Perfecting The Art Of Mindful Practice

Representational image.
Representational image.

"If we're not actively making things better, chances are we're making them worse."

William Westney, The Perfect Wrong Note

We must understand this dynamic of human nature and performance. In fact, the purpose of practice is never to make things technically perfect or to turn them into a mechanical routine. It is to help us explore our potential further, to excel and to exceed our existing level of performance.

The word "practice" has two main dictionary meanings: 1. The actual application or use of an idea, belief or method, as opposed to theories relating to it. 2. The customary, habitual, or expected procedure or way of doing of something. The first meaning has its parallels in "application", "exercise", "operation", "implementation", "execution", "action", "doing" etc. The second meaning has its parallels in "custom", "procedure", "tradition", "habit', "system", "routine", "way", "rule' etc.

Conscious presence and focused effort are necessary to make our "practice of practice" perfect. But this doesn't mean that the outcome has to be flawless...

As we practice something regularly as an individual or as an organisation, it becomes customary for us. And once we become accustomed to doing something, it becomes a routine. Rules, routines and processes are an essential part of a system but if we want to attain further excellence and refinement, we need to pay conscious and focused attention to them — we need to innovate over them to attain further refinement and excellence.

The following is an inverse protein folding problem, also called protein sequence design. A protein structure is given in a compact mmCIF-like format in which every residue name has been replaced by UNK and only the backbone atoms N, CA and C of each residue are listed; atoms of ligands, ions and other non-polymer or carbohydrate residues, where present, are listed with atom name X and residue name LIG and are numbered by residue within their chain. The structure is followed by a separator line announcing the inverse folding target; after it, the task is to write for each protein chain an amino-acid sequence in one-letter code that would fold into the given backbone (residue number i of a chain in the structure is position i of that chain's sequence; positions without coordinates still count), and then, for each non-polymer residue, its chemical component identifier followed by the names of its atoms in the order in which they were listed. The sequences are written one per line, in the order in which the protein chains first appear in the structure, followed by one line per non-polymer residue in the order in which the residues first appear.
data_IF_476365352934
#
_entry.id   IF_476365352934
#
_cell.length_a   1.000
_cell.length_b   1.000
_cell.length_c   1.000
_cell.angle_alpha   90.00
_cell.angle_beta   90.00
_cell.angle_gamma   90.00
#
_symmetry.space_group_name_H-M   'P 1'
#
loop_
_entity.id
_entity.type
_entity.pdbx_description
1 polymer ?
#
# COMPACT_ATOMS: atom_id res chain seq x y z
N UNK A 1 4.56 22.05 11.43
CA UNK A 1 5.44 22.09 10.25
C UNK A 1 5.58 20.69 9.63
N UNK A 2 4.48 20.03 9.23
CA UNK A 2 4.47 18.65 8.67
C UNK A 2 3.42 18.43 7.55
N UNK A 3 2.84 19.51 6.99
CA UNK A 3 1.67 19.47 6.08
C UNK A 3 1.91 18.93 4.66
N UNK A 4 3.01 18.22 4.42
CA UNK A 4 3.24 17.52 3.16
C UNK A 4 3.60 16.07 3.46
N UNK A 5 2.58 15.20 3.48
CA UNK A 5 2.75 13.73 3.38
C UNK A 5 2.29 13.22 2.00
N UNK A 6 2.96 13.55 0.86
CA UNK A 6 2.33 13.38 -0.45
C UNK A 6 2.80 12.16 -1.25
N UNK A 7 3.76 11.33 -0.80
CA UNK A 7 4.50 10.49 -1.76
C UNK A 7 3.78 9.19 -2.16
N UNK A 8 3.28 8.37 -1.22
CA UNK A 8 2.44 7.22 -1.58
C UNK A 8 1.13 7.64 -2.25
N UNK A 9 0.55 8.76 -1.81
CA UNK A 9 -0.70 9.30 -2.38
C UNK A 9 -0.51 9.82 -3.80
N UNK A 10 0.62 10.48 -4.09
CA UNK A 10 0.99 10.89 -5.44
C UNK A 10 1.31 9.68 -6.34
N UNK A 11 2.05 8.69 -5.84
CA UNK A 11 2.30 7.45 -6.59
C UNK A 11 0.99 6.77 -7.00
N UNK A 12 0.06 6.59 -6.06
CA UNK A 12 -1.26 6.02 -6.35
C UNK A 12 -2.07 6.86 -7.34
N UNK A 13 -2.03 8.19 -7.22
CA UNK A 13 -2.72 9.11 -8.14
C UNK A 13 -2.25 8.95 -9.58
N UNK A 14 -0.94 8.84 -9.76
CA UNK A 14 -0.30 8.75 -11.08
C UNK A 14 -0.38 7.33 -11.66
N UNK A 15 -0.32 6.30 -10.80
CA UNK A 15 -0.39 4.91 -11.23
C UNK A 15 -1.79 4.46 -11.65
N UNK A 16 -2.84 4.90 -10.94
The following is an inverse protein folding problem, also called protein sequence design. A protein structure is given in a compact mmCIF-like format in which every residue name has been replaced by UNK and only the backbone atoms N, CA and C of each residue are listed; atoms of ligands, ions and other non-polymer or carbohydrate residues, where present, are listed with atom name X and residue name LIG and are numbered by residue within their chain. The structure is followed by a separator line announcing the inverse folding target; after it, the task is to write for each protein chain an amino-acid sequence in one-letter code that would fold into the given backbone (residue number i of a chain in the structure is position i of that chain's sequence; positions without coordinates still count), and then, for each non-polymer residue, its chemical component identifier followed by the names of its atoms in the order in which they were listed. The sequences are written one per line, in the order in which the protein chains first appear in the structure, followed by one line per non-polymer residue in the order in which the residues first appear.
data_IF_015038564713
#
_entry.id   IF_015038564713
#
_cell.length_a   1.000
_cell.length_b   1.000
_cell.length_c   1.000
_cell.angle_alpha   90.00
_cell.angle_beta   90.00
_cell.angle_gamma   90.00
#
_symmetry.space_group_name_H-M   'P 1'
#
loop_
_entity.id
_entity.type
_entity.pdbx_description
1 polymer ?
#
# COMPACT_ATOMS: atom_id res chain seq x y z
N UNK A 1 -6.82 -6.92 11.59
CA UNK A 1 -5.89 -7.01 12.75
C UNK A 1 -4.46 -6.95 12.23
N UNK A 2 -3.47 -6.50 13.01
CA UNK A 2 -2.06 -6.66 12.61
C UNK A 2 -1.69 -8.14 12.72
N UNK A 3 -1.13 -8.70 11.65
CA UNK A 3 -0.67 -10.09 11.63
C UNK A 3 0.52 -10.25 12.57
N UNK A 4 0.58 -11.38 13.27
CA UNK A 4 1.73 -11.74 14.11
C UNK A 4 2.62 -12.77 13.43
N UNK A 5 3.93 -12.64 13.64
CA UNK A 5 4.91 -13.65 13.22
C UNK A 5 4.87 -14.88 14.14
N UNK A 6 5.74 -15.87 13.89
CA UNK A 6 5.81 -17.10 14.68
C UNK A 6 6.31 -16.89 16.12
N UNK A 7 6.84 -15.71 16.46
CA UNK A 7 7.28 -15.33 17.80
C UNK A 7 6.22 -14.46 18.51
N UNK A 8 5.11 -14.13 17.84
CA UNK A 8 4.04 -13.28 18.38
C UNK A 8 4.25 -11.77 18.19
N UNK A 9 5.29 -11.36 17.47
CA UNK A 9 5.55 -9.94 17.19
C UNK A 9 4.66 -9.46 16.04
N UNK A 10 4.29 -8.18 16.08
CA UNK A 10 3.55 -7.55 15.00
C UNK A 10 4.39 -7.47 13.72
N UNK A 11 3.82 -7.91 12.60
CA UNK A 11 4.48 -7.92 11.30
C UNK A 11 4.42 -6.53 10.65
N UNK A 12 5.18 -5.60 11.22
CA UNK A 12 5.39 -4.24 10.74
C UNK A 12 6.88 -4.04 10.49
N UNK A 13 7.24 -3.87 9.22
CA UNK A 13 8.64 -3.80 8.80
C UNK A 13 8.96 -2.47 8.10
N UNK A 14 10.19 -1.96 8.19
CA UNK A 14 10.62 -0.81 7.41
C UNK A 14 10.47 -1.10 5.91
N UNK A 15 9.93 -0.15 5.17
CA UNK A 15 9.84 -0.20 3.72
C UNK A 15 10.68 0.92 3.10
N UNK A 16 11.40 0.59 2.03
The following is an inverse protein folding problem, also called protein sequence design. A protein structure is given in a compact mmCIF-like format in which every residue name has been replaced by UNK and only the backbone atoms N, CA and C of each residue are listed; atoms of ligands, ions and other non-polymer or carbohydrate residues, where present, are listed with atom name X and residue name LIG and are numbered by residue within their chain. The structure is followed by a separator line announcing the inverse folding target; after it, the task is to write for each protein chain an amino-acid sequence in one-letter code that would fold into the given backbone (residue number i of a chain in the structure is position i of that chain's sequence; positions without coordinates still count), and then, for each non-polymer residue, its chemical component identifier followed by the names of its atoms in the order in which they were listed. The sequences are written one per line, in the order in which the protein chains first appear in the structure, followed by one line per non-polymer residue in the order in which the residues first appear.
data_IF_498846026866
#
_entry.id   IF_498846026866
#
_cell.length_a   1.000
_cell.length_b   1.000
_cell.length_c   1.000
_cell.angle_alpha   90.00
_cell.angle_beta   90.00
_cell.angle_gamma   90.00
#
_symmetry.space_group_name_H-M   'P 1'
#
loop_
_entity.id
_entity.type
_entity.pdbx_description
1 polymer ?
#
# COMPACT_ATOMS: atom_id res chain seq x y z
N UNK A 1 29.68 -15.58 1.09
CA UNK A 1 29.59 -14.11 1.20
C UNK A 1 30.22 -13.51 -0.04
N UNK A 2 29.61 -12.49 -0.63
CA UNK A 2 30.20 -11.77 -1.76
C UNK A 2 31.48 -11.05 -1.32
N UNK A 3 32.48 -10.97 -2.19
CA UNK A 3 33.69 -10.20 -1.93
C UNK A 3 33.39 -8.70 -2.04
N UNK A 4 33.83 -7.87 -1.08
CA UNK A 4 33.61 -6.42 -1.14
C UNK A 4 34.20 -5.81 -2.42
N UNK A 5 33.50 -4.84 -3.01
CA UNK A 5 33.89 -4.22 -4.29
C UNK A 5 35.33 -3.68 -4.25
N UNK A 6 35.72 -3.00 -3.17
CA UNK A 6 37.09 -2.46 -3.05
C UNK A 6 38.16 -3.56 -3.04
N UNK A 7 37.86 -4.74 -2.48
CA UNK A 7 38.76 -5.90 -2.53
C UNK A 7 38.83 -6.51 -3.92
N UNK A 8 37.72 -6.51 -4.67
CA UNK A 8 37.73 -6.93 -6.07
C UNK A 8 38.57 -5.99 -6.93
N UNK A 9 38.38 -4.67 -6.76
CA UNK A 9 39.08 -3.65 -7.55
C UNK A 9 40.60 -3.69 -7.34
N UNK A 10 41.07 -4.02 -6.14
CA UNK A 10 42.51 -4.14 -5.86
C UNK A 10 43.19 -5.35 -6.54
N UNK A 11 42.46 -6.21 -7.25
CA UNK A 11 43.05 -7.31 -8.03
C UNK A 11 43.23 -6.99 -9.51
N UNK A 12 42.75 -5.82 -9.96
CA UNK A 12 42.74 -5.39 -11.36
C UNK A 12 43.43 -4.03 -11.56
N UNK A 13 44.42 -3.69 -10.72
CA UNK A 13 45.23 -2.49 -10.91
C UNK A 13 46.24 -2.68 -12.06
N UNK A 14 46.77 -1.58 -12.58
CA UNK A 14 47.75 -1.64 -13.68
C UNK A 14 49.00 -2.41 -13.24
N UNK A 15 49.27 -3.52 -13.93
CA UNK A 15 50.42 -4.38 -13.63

A good example is great Olympians such as Adam Kreek and Ben Rutledge who have laid emphasis on rigorous practice, focused effort and conscious presence. According to them conscious presence in each moment is the golden key to effective practice. That's the reason that they agree with Vince Lombardi — an American football player and coach, considered by many to be one of the best and most successful coaches in professional football history — who said, "Practice does not make perfect. Only perfect practice makes perfect."

This highlights the fact that it's very necessary to be careful about what we practice. As Richard Carlson, author, motivational speaker and psychotherapist, noted: "I guess it's safe to say that practice makes perfect. It makes sense, then, to be careful what you practice." If one is not careful about what one practices or what one takes away from experiences, the results can be disastrous. Sidney J. Harris, American journalist and author, makes it unambiguously clear:

"Experience can be a very bad teacher, indeed, or not teacher at all. It is like the silly phrase, 'Practice makes perfect.' In most cases, practice merely confirms us in our errors, and the longer we do something the wrong way — that is, without enlightenment and instruction — the more fixed we become in our folly."

So, conscious presence and focused effort are necessary to make our "practice of practice" perfect. But this doesn't mean that the outcome has to be flawless or that we follow a particular mode of practice with religious perfection — in fact, this may lead to rigidity rather than being open and experimental. As pianist William Westney (noted for his "rich", "distinctive", "glorious" and "formidable" playing) notes, "Robotic correctness is the last thing judges want to see or hear." This applies to all live performance by humans.